Eighth Grade Elsie FisherYear: 2018
Director(s): Bo Burnham
Writer(s): Bo Burnham
Region of Origin: USA
Aspect Ratio: 1.85:1
Rating: R
Digital, Color, 93 mins

Synopsis: A teenager tries to survive the last week of her disastrous eighth-grade year before leaving to start high school. (Source)

Eighth Grade captures that perfect storm of tweeny angst, awkward encounters and confusing impulses. With his sights on the YouTube age, director Bo Burnham explores a world where you can reach out to strangers through the internet, but still remain socially confused and incapable in person. It’s a new world to live in, carrying with it its own set of singular problems. And yet, Burnham has got his finger on the pulse. Here, he proves that though times may change, growing up still sucks. It doesn’t matter what era you’re born into or what technological advances you have at your disposal. Still, as much as the film faces the harsh reality of social disconnect, it’s bursting with life. Star Elsie Fisher is unmissable, harnessing a lethal amount of charm for a film that’s irresistible from start to finish.

With just one week left of eighth grade, 13-year-old Kayla (Elsie Fisher) is at both the home stretch, and the start of a new beginning. Either way, this next week isn’t going to go by without a fight. To her YouTube followers, Kayla is a motivational speaker. In reality, her classmates know her as the “quiet girl” from class. The divide from anonymous online advocate to IRL introvert brings Kayla to a boiling point, forcing her to confront who she really is, both in private and to those around her.

Though the entire thing is fueled by whip-smart dialogue, clever, biting humor and a raucous soundtrack from composer Anna Meredith, the film’s best trait is how it stresses the importance of being genuine. Especially in an internet age, our lives seem to be divided between digital, real, private and personal. Burnham searches for where these things intersect and where they’re the most authentic. Eventually, Kayla finds a courage deep within, and to do so is forced to ignore what others might think of her. While this may be such a baseline theme, Burnham renders it with both painful realism and amplified silliness. In turn, a lot of the humor comes from both kids and adults trying to make themselves relatable to one another. Tying things together, an unexpected bridge between generations comes from the shifting relationship between Kayla and her father, which gives the film its grace.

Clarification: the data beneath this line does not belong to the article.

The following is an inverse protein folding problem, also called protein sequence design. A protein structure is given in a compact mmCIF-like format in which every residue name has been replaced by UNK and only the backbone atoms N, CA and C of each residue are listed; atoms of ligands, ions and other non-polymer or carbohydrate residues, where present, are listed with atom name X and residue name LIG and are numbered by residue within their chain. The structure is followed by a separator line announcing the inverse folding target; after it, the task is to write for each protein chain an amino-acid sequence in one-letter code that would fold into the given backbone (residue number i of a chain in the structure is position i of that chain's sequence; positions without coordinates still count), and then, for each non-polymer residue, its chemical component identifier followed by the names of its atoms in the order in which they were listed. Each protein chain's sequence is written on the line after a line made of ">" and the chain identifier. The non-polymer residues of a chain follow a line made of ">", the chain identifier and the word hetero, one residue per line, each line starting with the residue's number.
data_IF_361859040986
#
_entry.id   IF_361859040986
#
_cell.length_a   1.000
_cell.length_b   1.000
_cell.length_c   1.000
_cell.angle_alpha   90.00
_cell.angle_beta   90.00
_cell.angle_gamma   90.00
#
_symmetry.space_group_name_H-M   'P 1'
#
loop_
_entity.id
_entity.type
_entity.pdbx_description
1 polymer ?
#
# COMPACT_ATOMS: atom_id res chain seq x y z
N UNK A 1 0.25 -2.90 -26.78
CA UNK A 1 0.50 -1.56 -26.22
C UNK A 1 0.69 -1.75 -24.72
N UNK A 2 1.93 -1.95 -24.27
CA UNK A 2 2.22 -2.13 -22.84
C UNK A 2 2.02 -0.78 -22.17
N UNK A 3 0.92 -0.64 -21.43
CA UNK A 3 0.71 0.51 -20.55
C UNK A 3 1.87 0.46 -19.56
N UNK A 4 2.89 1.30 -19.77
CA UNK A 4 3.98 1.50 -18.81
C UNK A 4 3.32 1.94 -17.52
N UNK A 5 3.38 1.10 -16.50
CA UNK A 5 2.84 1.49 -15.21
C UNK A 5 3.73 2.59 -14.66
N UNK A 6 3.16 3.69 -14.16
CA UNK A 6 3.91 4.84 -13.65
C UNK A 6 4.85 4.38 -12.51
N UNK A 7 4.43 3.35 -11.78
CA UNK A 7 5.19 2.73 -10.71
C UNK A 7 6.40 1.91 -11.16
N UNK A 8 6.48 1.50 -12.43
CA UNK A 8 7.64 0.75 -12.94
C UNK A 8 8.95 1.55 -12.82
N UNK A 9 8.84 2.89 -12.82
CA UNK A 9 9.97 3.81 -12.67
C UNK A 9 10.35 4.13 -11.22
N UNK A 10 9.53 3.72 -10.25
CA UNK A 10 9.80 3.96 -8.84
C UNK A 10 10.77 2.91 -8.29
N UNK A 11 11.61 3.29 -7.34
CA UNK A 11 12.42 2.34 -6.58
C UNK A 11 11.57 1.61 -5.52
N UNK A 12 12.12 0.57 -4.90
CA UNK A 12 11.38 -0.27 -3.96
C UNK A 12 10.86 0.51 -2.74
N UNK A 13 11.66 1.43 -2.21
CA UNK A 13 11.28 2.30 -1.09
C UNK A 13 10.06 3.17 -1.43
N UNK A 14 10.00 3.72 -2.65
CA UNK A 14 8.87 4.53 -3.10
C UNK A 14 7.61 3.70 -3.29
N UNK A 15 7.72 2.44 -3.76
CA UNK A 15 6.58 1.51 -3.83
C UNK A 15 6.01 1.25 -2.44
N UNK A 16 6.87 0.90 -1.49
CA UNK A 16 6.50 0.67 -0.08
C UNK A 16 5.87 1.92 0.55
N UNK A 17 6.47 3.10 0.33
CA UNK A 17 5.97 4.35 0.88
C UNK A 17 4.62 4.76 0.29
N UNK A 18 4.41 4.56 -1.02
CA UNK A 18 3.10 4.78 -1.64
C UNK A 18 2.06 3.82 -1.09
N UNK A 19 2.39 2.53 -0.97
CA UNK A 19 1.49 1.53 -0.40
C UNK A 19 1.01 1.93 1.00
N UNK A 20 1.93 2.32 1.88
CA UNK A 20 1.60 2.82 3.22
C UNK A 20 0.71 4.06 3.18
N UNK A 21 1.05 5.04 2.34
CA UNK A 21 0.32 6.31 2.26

Eighth Grade review Elsie Fisher Josh HamiltonDespite Burnham’s keen sense of character and depiction of the zeitgeist, Elsie Fisher’s Kayla is what makes the film so indispensable. From the very first frame, Fisher is all of us. She’s an open book who is able to accent every facet of growing up, from the self-effacing laughs, to the courage that surges through her with nuance. Not just a perfect encapsulation of the film’s ideas, Fisher is a lightning bolt, showing us how her problems transcend age, gender and channeling them into pure sincerity. Supporting, Josh Hamilton is brilliant as her caring, but equally as awkward father, Mark. Hamilton keeps things just as restrained, but is more powerful for it, peering in from the fringes of Kayla’s story until he makes a meaningful connection. Rounding out Kayla’s inner circle, Emily Robinson’s Olivia adds pep and sincerity, while Jake Ryan’s Gabe swoops in and wins our hearts in a pivotal scene.

Eighth Grade feels like something I wish came out when I was growing up. It’s destined to become a teen touchtone, but also a breath of fresh air for the genre. That the film doesn’t sugarcoat or oversimplify while managing to remain bright and fun, is a testament to its sweet-natured grasp on progressively complex material. No matter what age you are, there’s something for everyone here. This is absolutely a timeless classic that dissects grade school misadventures with real heart and soul.

SG